A randomised controlled trial in PLOS Medicine published on September 24th, 2013, compared acupuncture with counselling in 755 patients from GP practices. 302 were given acupuncture, 302 were given counselling and 151 received usual care. The patients had consulted their primary health care provider about depression within the past 5 years and had a score of more than 20 on the BDI-II (a score that is defined as moderate-to-severe depression on this depression rating scale) at the start of the study. Patients were randomised to receive up to 12 weekly sessions of acupuncture plus usual care, up to 12 weekly sessions of counselling plus usual care, or usual care alone. The outcome was that both interventions (acupuncture and counselling) were associated with significantly reduced depression 3 months later when compared to usual care alone.
Menstrual problems are a common cause for presentation to both the general practitioner and the gynaecology out patients' clinic. In a British survey (Scrambler and Scambler 1985), 79 women between the ages of 16 and 44 compiled health diaries and 82% reported at least one distressing symptom associated with menstruation. Ten years later in Canada it was found that gynaecological conditions were one of the most frequently mentioned primary health problems and accounted for at least 8% of patients consulting acupuncturists (Kelner & Welman 1997). Acupuncture has been used in China for gynaecological problems for 2000 years.
"…acupuncture is at least as effective, and sometimes superior to, hormonal drug treatment, c) additional acupuncture improves on usual, or self, care, and d) moxibustion is better than no intervention."
Acupuncture may help reduce symptoms of the menopause and perimenopause by:
• regulating serum oestradiol, follicle stimulating hormone and luteotrophic hormone (Xia 2008);
• increasing relaxation and reducing tension (Samuels 2008). Acupuncture can alter the brain's mood chemistry, reducing serotonin levels (Zhou 2008) and increasing endorphins (Han, 2004) and neuropeptide Y levels (Lee 2009), which can help to combat negative affective states.
• stimulating nerves located in muscles and other tissues, which leads to release of endorphins and other neurohumoral factors, and changes the processing of pain in the brain and spinal cord (Pomeranz, 1987, Zijlstra 2003, Cheng 2009).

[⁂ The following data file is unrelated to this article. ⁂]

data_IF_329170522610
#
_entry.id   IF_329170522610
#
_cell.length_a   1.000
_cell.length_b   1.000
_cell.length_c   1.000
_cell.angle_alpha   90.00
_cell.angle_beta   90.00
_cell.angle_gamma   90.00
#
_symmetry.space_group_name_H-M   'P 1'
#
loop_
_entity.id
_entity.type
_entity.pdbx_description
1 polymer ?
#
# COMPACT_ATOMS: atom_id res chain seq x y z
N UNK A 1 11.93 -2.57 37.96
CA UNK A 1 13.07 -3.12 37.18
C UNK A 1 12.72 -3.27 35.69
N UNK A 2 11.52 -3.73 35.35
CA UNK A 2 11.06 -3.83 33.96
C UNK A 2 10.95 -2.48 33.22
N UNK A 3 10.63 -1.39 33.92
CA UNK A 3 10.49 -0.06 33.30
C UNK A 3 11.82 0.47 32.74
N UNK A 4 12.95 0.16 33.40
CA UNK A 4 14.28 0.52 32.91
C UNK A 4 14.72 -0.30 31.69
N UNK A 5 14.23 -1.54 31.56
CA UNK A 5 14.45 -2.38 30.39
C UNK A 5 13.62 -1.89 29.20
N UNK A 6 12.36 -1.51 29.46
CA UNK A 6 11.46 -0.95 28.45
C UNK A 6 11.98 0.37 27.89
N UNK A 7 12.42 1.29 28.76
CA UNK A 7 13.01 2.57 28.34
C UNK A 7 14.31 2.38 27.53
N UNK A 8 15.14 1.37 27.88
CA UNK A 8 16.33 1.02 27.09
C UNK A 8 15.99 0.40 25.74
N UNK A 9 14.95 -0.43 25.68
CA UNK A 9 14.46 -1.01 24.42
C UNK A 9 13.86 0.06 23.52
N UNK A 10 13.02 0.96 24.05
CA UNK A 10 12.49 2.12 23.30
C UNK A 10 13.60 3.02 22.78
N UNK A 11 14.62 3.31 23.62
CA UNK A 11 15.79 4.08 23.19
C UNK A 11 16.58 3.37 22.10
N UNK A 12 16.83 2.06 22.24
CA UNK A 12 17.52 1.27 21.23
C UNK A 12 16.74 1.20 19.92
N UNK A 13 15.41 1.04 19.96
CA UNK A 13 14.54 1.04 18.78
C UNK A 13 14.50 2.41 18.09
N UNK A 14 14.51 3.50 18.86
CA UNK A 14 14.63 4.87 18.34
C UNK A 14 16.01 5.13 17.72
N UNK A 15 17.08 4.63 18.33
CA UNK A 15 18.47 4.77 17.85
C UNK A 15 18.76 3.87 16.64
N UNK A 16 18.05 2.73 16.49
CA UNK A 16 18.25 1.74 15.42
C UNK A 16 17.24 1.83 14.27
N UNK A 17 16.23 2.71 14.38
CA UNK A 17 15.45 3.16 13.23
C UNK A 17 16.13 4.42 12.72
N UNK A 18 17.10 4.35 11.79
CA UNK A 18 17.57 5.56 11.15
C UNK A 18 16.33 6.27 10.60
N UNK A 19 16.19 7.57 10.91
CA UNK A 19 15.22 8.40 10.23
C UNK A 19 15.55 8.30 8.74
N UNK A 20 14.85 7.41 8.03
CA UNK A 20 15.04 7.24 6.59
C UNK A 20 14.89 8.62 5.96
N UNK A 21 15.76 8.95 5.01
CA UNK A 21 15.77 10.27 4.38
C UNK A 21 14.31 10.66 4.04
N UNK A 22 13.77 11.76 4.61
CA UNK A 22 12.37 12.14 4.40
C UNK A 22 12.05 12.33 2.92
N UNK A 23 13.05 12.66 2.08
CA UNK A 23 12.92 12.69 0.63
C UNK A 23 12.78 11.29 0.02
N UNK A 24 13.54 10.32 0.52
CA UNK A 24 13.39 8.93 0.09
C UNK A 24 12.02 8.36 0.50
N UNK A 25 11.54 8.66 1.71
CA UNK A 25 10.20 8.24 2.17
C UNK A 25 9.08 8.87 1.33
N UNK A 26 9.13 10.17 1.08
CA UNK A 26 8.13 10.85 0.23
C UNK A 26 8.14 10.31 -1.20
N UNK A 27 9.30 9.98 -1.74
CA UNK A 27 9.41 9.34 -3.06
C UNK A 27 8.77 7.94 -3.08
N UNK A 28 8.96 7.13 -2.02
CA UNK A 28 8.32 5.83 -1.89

The results of the studies tend to indicate there is benefit in the use of acupuncture in the alleviation of menopausal symptoms, particularly hot flushes and anxiety. The fact that there are so few studies indicates the urgency of planning and carrying out studies that can evaluate its effectiveness.
Evidence from systematic reviews suggests that acupuncture and moxibustion may be a safe and effective treatment for allergic rhinitis with benefits over conventional medicine (Xiao 2009), that acupuncture can help to relieve symptoms of perennial rhinitis (Lee 2009) and that ear acupressure has a similar efficacy to antihistamines (Zhang 2010).
Recent randomised controlled trials have found that acupuncture used as an adjunct to routine care for allergic rhinitis has clinically relevant and persistent benefits (Brinkhaus 2008) and is cost effective (Witt 2009). Such trials have also found that acupuncture is effective in the symptomatic treatment of perennial rhinitis (Xue 2007) and that active acupuncture is more effective than sham acupuncture in decreasing the symptom scores for persistent allergic rhinitis and increasing the symptom-free days (Ng 2004).
Acupuncture may help to relieve pain and congestion in people with allergic rhinitis by:
• regulating levels of IgE and cytokines, mediators of the allergic reaction to extrinsic allergens (Ng 2004; Rao 2006; Roberts 2008)
• stimulating nerves located in muscles and other tissues, which leads to release of endorphins and other neurohumoral factors, and changes the processing of pain in the brain and spinal cord (Pomeranz, 1987; Han 2004; Zhao 2008; Cheng 2009);
• reducing inflammation, by promoting release of vascular and immunomodulatory factors (Zijlstra 2003; Kavoussi 2007);
• enhancing natural killer cell activities and modulating the number and ratio of immune cell types (Kawakita 2008);
• increasing local microcirculation (Komori 2009), which aids dispersal of swelling.
There is consistent evidence that a course of acupuncture improves IBS symptoms and general wellbeing (Anastasi 2009, Trujillo 2008, Reynolds 2008, Schneider 2007b, Xing 2004, Lu 2000), though there are arguments about the extent to which the effect is placebo-related (Lembo 2009, Schneider 2007a, Lim 2006, Forbes 2005). As yet there is no satisfactory placebo/sham intervention for acupuncture so this is still a matter for conjecture. There are plausible physiological explanations for acupuncture's effects (see above) and it can promote mechanisms not seen with sham treatments (Schneider 2007b).
Acupuncture can be safely and effectively combined with Western biomedicine, and other treatments such as relaxation exercises, herbal medicine and psychotherapy. In addition to offering acupuncture and related therapies, acupuncturists will often make suggestions as to dietary and other lifestyle changes that may be helpful in combating IBS symptoms. Working with a supportive therapist can also help people suffering from IBS to change their negative health beliefs and improve their coping mechanisms, which can have a positive influence on both mood and symptoms.